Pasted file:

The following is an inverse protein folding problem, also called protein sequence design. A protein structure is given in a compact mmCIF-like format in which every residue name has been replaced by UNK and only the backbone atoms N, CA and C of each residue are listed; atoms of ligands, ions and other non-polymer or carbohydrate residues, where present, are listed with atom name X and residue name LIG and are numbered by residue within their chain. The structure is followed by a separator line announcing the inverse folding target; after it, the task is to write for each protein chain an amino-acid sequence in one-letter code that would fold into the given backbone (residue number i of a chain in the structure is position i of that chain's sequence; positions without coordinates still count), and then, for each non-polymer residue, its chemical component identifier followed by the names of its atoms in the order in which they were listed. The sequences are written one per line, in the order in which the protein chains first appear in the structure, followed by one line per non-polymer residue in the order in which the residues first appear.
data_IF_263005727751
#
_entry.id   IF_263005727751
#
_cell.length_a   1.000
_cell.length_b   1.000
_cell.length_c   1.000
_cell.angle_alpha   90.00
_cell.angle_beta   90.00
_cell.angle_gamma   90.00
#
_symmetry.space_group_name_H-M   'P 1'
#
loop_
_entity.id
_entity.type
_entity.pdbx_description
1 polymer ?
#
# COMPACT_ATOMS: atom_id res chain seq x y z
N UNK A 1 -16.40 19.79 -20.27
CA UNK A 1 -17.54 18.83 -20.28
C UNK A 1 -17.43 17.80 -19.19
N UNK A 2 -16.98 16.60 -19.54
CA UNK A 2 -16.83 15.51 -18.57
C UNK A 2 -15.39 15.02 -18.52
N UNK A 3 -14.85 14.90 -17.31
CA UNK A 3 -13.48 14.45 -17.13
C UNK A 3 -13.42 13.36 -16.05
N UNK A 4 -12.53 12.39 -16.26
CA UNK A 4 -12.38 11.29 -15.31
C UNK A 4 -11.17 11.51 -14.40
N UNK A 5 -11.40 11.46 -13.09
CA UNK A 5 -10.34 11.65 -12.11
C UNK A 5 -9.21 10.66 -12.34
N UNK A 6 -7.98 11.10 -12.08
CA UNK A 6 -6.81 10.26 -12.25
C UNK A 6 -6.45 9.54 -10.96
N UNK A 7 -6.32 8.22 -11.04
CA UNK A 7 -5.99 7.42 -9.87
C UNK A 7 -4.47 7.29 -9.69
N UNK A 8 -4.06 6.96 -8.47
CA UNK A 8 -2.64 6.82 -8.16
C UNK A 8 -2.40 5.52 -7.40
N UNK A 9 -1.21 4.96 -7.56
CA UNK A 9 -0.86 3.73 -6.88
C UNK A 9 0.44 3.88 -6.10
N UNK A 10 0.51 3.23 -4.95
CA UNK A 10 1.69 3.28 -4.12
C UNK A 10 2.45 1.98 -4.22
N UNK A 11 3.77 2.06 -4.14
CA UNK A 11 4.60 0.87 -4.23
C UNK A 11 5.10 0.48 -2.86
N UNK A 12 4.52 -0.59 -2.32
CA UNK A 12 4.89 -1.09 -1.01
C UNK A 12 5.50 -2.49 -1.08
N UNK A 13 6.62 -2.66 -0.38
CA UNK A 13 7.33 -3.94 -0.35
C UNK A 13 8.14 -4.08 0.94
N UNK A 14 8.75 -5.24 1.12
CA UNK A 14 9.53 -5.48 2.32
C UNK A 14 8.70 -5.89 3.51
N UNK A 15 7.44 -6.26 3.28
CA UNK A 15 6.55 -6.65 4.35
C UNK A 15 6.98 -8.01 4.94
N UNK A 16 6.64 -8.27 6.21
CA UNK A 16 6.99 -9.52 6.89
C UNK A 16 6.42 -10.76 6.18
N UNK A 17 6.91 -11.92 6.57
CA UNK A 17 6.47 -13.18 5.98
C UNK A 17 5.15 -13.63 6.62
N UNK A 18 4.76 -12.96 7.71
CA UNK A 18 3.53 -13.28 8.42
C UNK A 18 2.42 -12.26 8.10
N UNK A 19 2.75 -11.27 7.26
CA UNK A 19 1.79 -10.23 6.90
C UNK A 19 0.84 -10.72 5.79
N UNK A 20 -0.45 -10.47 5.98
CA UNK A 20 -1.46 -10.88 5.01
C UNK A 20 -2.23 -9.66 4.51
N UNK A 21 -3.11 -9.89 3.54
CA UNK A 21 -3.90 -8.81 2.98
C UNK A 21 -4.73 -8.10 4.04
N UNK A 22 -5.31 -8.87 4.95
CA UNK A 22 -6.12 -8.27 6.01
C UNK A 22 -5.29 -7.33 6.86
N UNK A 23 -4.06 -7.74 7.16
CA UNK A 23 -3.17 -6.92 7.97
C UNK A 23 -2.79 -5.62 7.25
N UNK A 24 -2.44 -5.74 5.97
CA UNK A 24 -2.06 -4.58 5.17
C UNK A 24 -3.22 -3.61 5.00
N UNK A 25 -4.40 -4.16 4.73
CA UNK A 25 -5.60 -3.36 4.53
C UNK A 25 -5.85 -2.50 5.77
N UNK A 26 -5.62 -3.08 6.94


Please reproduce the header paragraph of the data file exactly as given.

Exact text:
The following is an inverse protein folding problem, also called protein sequence design. A protein structure is given in a compact mmCIF-like format in which every residue name has been replaced by UNK and only the backbone atoms N, CA and C of each residue are listed; atoms of ligands, ions and other non-polymer or carbohydrate residues, where present, are listed with atom name X and residue name LIG and are numbered by residue within their chain. The structure is followed by a separator line announcing the inverse folding target; after it, the task is to write for each protein chain an amino-acid sequence in one-letter code that would fold into the given backbone (residue number i of a chain in the structure is position i of that chain's sequence; positions without coordinates still count), and then, for each non-polymer residue, its chemical component identifier followed by the names of its atoms in the order in which they were listed. The sequences are written one per line, in the order in which the protein chains first appear in the structure, followed by one line per non-polymer residue in the order in which the residues first appear.